Why Attribution Models are Key to Understanding Your Online Traffic
24th March 2017
Understanding Attribution models
Knowing which channel your customers are converting on can be a useful way to inform other areas of your business strategy, especially budget allocation. However, it is often difficult to get a full picture of a user’s journey, especially if that user has been on a multi touchpoint journey before converting. Attribution is a set of rules which determines how credit for conversions is assigned. There are several attribution models which highlight which channels are most frequently used during different parts of the user journey. Deciding which channels or touchpoints are most valuable to your company isn’t simply a case of knowing where the final click before a conversion came from (although this is useful). It is also key to note which channel initially peaked your users’ interest and to understand the contribution of all touchpoints in-between.
All the examples for the various attribution models will use this example conversion path.
View a Display Ad > Click on a Paid Search Ad > View a Display Ad > Read a Blog Post via Facebook > Click on an Organic Search Ad
The Last Click model is the most commonly used model and is the default in Google Analytics. This model attributes 100% of revenue generated to the last customer touch point before the purchase or conversion.
Example: The last click model attributes all credit to the organic search ad, with no credit to any of the other channels.
The First click model is the opposite of Last click. It attributes 100% of generated revenue to the initial touch point. This isn’t a popular model as it ignores what many see as the key final touchpoint.
Example: This would attribute all the credit to the Display ad, again with no credit given to any other channel.
Last non-Direct Click
This model is similar to the Last Click model, apart from Last Non-Direct Click attributes 100% of credit to the final click, except where the final click is direct. This model works under the assumption that once a user has gone directly to your website, they have already made the decision to convert.
Example: In this occasion, the Organic channel would be attributed with 100% of the credit, even if there was a final touchpoint from the Direct channel.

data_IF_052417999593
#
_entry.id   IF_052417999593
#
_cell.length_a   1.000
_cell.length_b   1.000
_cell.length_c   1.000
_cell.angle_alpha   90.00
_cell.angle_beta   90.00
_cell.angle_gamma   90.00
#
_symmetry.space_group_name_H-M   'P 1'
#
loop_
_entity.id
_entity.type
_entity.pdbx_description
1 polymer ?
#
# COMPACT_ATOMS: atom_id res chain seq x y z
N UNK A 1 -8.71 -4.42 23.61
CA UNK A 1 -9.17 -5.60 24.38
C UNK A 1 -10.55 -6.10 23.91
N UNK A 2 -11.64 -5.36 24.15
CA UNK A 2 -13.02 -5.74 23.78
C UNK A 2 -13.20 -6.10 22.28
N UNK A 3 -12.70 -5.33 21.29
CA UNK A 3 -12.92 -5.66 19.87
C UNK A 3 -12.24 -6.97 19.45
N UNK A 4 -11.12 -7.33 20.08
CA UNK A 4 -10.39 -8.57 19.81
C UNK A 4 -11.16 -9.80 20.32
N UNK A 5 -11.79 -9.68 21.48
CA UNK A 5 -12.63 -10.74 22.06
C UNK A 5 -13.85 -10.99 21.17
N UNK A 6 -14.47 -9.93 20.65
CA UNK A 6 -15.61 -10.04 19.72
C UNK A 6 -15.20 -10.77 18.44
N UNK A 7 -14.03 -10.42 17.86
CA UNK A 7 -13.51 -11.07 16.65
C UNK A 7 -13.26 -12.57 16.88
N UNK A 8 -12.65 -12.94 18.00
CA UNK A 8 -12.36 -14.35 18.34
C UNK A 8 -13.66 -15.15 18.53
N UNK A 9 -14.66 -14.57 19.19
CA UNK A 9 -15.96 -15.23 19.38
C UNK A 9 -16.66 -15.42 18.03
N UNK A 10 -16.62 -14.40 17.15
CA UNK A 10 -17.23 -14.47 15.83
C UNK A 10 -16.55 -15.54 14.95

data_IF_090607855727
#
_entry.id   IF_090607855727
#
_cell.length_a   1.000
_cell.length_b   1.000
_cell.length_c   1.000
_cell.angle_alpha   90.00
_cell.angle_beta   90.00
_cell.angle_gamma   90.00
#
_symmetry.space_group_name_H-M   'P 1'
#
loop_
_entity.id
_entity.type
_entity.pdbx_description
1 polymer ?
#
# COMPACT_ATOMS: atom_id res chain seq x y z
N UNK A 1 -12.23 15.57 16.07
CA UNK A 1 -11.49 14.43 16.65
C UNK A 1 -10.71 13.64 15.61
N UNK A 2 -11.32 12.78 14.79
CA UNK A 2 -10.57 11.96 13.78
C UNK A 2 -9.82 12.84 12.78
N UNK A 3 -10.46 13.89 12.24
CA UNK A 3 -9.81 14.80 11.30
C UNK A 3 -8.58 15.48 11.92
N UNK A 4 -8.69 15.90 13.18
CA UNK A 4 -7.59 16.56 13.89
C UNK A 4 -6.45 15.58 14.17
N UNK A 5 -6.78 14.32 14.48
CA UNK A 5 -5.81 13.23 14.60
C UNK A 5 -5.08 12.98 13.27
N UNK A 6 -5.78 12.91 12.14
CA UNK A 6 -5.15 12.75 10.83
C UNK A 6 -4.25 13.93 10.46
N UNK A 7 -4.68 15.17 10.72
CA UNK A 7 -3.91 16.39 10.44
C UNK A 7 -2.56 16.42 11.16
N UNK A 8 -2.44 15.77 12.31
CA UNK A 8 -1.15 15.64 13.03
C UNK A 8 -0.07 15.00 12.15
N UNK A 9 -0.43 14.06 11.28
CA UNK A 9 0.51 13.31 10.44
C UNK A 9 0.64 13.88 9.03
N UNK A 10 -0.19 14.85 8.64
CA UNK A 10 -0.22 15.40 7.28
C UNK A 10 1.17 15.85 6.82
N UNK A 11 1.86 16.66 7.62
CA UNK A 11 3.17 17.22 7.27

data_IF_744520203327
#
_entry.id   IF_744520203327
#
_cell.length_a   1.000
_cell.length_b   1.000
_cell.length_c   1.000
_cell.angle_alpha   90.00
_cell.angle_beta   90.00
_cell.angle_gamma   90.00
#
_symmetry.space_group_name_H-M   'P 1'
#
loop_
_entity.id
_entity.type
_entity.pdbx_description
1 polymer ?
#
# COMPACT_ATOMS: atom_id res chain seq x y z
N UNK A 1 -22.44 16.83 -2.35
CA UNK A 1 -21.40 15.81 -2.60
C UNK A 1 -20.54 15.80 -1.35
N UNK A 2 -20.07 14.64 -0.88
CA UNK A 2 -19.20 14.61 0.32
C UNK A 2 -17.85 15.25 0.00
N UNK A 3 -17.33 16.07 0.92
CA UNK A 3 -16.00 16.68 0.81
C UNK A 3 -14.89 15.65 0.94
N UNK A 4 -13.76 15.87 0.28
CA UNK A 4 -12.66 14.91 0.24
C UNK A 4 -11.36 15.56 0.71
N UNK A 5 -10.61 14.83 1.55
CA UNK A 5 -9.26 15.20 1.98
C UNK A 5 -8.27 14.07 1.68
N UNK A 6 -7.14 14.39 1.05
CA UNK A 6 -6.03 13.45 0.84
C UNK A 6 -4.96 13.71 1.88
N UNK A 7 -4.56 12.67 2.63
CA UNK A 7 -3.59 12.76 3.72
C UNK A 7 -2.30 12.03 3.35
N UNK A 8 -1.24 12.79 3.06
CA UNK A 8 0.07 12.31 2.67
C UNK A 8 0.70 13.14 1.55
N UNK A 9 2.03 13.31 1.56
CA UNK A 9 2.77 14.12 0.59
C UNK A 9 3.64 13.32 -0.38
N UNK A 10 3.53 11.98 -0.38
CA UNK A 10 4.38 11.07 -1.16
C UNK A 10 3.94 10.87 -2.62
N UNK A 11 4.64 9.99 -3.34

While previous models deem that a singular part of a customer’s journey is more important than others, the Linear model states that every step of a customer’s journey is equally important in their process to convert.
Example: In a user journey with five touchpoints, each touch-point would get 20% of the revenue from that customer. So Paid Search, Facebook and Organic would all receive 20% credit, however, Display would receive 40% because it features twice in the journey.
This model takes in to consideration the entire customer journey. It acknowledges the importance of the initial interaction and the final interaction as well as the importance of any interactions in between. The last and first touch points are worth X and the remaining touch points are divided evenly between the touch points in between the last and first points.
Example: Display would be attributed 40%, Organic would be attributed 40% and the remaining touch points would each be attributed with 5%.
This model works on the basis that a touch point is more valuable the closer it is to the final conversion and therefore is more valuable in the decision process.
Example: As the final touch point, Organic would receive the most credit, and any previous touchpoints would receive incrementally less credit until the first touch point (display) which is deemed the least valuable, because it is furthest away from the conversion.
Custom Attribution Models
These attribution models are most useful when used in conjunction with each other. This way you get a complete picture of how your customers are converting. Regardless of which model you choose to use, it is key to frequently look at which channels are both creating and assisting conversions, as cutting spend in these areas may mean that users don’t make it further down the conversion funnel. Google Analytics also offers the option to create a custom attribution model. These custom models can be altered to suit your business’s unique goals, and this assigns credit where you see most value. Before using the custom model, it is vital to have a solid understanding of the other models and which of these works best for your business. Understanding how your user interacts with your business and ultimately what drives them to convert is key to maintaining and growing your business. Attribution models are a vital tool in understanding where budget and time are best spent to get the most out of your online marketing.
At SilverDisc we are more than happy to help you reach your business goals with the use of attribution models. If you would like to know more about optimising your online marketing, please get in touch with us.